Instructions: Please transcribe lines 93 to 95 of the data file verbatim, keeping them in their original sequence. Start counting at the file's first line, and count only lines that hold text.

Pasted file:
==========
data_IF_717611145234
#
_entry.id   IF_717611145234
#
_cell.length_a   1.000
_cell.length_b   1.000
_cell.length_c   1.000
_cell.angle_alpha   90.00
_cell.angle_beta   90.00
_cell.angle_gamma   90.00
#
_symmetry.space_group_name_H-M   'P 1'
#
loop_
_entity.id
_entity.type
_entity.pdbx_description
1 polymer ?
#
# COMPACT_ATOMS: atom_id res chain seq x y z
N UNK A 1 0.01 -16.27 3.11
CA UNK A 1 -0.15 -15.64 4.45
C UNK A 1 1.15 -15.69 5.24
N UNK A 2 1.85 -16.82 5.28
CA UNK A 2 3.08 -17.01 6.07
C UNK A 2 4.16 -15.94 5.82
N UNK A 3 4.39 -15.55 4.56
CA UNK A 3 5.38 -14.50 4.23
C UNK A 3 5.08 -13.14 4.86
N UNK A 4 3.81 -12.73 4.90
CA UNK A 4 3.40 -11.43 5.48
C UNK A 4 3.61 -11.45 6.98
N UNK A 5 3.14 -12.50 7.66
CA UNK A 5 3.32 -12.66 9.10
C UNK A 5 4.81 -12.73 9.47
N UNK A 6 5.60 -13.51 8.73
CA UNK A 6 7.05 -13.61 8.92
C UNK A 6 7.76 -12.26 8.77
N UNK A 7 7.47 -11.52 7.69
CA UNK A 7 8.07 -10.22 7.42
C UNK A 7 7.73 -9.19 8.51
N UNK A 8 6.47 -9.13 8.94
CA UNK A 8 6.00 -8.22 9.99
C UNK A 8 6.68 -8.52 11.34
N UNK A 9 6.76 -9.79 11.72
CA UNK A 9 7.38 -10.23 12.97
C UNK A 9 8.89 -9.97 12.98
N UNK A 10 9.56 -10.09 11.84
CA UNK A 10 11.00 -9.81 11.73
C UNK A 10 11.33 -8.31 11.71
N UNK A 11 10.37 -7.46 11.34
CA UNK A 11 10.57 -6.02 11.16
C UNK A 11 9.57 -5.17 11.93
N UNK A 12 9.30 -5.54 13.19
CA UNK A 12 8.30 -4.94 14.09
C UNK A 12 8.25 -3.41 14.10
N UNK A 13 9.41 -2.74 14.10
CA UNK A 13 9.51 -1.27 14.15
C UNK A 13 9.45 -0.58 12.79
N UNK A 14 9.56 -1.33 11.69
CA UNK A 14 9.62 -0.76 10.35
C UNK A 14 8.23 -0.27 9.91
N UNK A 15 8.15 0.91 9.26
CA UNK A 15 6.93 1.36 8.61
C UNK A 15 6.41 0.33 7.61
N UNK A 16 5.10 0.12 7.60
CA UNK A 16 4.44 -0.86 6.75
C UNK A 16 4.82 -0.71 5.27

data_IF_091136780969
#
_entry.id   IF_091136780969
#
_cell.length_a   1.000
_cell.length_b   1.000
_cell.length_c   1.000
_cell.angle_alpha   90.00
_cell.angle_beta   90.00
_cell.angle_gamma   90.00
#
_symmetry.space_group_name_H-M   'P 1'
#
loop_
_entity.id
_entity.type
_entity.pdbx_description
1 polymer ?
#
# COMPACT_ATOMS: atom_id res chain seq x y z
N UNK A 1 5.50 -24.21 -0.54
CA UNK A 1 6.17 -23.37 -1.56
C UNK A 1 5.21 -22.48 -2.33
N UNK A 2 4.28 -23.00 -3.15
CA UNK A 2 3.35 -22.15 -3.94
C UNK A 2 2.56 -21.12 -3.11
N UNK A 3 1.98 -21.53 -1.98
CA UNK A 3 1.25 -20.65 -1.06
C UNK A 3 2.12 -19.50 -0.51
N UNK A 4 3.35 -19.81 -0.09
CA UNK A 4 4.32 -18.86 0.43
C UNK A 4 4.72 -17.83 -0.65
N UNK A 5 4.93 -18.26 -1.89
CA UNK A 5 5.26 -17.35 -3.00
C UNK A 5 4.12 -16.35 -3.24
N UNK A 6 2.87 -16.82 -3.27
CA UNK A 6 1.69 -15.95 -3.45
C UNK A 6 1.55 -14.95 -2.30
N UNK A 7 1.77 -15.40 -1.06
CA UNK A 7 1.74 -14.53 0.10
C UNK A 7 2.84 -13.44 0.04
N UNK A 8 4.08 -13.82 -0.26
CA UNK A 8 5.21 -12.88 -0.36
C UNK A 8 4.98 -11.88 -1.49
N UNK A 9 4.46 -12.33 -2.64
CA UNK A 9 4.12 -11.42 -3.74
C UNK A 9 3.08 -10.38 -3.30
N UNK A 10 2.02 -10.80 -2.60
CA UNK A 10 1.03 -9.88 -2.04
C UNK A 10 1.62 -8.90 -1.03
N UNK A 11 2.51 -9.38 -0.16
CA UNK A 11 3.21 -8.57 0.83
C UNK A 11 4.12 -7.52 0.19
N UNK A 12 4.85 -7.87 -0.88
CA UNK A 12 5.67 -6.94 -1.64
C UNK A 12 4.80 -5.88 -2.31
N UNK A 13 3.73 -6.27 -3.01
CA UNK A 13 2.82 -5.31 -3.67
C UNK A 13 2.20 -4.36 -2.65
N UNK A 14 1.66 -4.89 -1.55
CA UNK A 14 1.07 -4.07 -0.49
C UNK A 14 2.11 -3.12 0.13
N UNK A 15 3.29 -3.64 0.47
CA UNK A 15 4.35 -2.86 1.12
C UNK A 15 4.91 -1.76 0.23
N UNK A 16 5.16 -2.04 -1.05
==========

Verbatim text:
CA UNK A 2 3.35 -22.15 -3.94
C UNK A 2 2.56 -21.12 -3.11
N UNK A 3 1.98 -21.53 -1.98